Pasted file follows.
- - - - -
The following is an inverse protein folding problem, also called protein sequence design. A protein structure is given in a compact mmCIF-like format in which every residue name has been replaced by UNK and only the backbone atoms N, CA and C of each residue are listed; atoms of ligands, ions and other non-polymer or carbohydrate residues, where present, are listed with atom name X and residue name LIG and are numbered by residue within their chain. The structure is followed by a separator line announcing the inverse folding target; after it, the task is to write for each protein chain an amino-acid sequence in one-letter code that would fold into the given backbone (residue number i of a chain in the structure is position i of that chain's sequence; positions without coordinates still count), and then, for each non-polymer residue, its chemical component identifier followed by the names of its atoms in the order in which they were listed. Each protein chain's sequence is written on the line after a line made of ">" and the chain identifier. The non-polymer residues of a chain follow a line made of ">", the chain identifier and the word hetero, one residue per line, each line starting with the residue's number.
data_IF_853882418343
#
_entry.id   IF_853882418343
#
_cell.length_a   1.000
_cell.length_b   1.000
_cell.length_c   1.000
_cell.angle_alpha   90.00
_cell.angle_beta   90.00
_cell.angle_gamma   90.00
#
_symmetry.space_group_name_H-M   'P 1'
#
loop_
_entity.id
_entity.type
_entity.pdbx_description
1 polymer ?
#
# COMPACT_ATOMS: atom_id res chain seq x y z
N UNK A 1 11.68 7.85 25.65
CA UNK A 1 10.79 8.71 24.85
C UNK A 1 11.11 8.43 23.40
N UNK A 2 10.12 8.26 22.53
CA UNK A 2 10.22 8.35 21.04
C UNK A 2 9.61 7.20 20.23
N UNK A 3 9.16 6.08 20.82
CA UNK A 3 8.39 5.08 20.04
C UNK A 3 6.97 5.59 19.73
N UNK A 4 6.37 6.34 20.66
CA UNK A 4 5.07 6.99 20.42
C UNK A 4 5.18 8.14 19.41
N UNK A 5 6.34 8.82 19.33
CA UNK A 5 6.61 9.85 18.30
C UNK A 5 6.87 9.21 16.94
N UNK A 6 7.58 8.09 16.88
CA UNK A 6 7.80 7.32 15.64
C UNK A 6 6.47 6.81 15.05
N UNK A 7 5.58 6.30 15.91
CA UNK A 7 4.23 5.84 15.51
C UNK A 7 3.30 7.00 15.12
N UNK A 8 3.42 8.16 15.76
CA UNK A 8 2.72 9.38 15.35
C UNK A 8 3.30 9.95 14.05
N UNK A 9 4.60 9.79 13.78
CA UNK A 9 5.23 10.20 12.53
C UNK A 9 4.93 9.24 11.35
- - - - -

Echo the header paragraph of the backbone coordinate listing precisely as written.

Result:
The following is an inverse protein folding problem, also called protein sequence design. A protein structure is given in a compact mmCIF-like format in which every residue name has been replaced by UNK and only the backbone atoms N, CA and C of each residue are listed; atoms of ligands, ions and other non-polymer or carbohydrate residues, where present, are listed with atom name X and residue name LIG and are numbered by residue within their chain. The structure is followed by a separator line announcing the inverse folding target; after it, the task is to write for each protein chain an amino-acid sequence in one-letter code that would fold into the given backbone (residue number i of a chain in the structure is position i of that chain's sequence; positions without coordinates still count), and then, for each non-polymer residue, its chemical component identifier followed by the names of its atoms in the order in which they were listed. Each protein chain's sequence is written on the line after a line made of ">" and the chain identifier. The non-polymer residues of a chain follow a line made of ">", the chain identifier and the word hetero, one residue per line, each line starting with the residue's number.